As we spoke to these cybercrime service workers, it became clear that many were prone to a malady familiar to employees in more-reputable industries—burnout. As one cybercrime administrator said to me: “After [running a cybercrime service] for almost a year, I lost all motivation, and really didn’t care anymore. So I just left and went on with life. It wasn’t challenging enough at all….Lots of people are starting to see what I and lots of others see. It’s a place where you learn nothing new and don’t go much of anywhere.”

Action and messaging

This has important implications for policing. As part of our research we observed what happened when law-enforcement authorities used various tactics against the cybercrime businesses we studied. Tactics focused on arrests and harsh sentences for the leaders of cybercrime enterprises seem simply not to work. When major players were arrested, the effect was negligible, with new businesses moving to take their place in a matter of days, sometimes using the same infrastructure of computer servers and service workers.

But when authorities targeted the support staff—the labor force that the cybercrime industry depends on—with a few arrests and made their jobs even more miserable than usual through coordinated shutdowns of server networks, the effect was much greater. This is not unlike putting pressure on a mafia accountant, as opposed to arresting crime bosses.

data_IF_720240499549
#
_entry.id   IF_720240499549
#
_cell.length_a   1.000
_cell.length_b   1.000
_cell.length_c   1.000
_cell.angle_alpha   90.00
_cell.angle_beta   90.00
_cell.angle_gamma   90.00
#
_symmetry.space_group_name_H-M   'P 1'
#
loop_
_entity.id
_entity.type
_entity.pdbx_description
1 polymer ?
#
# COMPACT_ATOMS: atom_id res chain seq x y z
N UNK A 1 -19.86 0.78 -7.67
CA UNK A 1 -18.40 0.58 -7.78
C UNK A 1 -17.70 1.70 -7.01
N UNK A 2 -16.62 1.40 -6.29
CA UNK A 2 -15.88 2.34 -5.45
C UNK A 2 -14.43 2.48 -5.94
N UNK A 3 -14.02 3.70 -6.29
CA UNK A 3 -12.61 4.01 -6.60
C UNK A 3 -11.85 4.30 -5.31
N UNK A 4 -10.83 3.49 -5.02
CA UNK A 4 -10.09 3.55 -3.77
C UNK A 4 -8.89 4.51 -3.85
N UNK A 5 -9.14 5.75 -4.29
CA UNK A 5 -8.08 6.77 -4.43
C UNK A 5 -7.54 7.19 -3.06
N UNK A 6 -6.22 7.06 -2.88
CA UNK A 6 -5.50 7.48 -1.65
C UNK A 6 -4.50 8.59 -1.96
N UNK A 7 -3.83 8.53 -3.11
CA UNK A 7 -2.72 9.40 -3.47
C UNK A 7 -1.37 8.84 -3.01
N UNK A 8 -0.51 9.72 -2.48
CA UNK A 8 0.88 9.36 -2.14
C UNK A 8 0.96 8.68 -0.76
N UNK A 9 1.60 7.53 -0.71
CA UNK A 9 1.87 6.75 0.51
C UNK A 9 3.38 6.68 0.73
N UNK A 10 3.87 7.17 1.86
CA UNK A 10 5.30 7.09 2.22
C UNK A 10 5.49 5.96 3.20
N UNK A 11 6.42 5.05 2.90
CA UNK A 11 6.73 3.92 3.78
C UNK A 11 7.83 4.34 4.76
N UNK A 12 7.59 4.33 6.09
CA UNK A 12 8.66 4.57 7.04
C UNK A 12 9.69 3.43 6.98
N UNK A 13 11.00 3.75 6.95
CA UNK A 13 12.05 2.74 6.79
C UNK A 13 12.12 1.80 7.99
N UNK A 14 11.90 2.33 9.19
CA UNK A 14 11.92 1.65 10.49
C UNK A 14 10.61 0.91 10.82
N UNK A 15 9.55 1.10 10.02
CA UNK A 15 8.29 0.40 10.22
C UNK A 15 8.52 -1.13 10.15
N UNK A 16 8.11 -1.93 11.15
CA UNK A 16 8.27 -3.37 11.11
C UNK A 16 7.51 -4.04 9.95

In our research, we saw that when authorities attacked the cybercrime infrastructure this way, the services became unreliable and their customers thought they were being scammed, flooding their chat channels with complaints. When servers went down, so did the business of all the criminals who were renting that infrastructure. Cyberattacks declined.

Conventional wisdom suggests that disrupting the infrastructure of cybercrime services by taking down their servers is merely a game of Whac-A-Mole, with these groups able to set up new systems fairly quickly. But that doesn’t take into account the effect on cybercrime workers: We found that these takedowns were extremely frustrating for the people working behind the scenes. We even began to see people quitting the business, burned out from the stress of having to provide round-the-clock customer service and system administration under increasing scrutiny from the police.

This has implications not only for police action but also for messaging by law-enforcement authorities. When companies are hacked or the police launch a sting operation against cybercrime operations, the authorities are often at pains to emphasize how skilled and dangerous the criminals are, how much money they make, how much harm they cause. However, this may be the wrong approach, risking making jobs in the cybercrime industry seem more skilled and glamorous than they actually are.

So perhaps rather than arrests, the way forward lies in disrupting cybercrime’s infrastructure, making the administrative work in the industry even less appealing than it already is and so driving people out of the business and discouraging potential new recruits. Instead of describing hacking as skilled, exhilarating, lucrative work, police and media coverage might do well to reflect its reality: closer to “The Office” than “The Matrix.”